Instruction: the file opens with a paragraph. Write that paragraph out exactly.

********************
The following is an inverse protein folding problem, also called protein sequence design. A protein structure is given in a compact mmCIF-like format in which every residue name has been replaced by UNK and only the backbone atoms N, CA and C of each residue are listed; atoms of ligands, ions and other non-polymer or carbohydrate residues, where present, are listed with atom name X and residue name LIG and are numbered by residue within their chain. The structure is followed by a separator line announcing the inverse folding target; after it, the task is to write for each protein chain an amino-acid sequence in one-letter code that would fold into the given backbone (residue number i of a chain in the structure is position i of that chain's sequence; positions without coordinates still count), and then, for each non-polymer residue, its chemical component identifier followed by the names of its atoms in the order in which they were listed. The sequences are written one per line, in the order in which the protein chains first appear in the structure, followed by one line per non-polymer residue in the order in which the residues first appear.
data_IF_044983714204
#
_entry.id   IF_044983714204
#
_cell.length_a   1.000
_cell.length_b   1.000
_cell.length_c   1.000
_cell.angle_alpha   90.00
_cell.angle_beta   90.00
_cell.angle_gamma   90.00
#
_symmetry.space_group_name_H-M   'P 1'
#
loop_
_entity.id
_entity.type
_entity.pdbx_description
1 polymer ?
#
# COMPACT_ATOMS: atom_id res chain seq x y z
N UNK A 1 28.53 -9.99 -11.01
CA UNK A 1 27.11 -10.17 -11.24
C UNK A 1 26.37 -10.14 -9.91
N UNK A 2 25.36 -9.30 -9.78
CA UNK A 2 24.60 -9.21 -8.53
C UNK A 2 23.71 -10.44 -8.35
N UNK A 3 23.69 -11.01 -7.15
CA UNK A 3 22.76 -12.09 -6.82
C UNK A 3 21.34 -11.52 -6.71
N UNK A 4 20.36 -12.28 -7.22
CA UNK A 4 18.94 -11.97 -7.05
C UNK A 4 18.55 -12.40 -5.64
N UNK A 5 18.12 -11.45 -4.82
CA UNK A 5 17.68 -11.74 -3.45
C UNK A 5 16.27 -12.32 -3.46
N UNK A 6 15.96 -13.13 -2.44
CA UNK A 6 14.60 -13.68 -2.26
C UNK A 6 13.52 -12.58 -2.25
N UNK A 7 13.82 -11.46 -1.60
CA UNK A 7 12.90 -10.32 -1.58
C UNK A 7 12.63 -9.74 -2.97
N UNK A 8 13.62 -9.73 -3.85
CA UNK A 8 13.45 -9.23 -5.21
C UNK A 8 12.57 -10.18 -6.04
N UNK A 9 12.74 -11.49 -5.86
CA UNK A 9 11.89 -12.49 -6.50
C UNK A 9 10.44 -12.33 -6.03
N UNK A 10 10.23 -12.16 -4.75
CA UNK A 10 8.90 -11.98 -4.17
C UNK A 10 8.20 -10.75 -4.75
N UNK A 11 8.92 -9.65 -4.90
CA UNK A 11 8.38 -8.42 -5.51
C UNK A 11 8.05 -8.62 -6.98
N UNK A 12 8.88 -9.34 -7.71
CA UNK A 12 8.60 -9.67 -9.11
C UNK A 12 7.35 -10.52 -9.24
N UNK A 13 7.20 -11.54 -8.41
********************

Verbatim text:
The following is an inverse protein folding problem, also called protein sequence design. A protein structure is given in a compact mmCIF-like format in which every residue name has been replaced by UNK and only the backbone atoms N, CA and C of each residue are listed; atoms of ligands, ions and other non-polymer or carbohydrate residues, where present, are listed with atom name X and residue name LIG and are numbered by residue within their chain. The structure is followed by a separator line announcing the inverse folding target; after it, the task is to write for each protein chain an amino-acid sequence in one-letter code that would fold into the given backbone (residue number i of a chain in the structure is position i of that chain's sequence; positions without coordinates still count), and then, for each non-polymer residue, its chemical component identifier followed by the names of its atoms in the order in which they were listed. The sequences are written one per line, in the order in which the protein chains first appear in the structure, followed by one line per non-polymer residue in the order in which the residues first appear.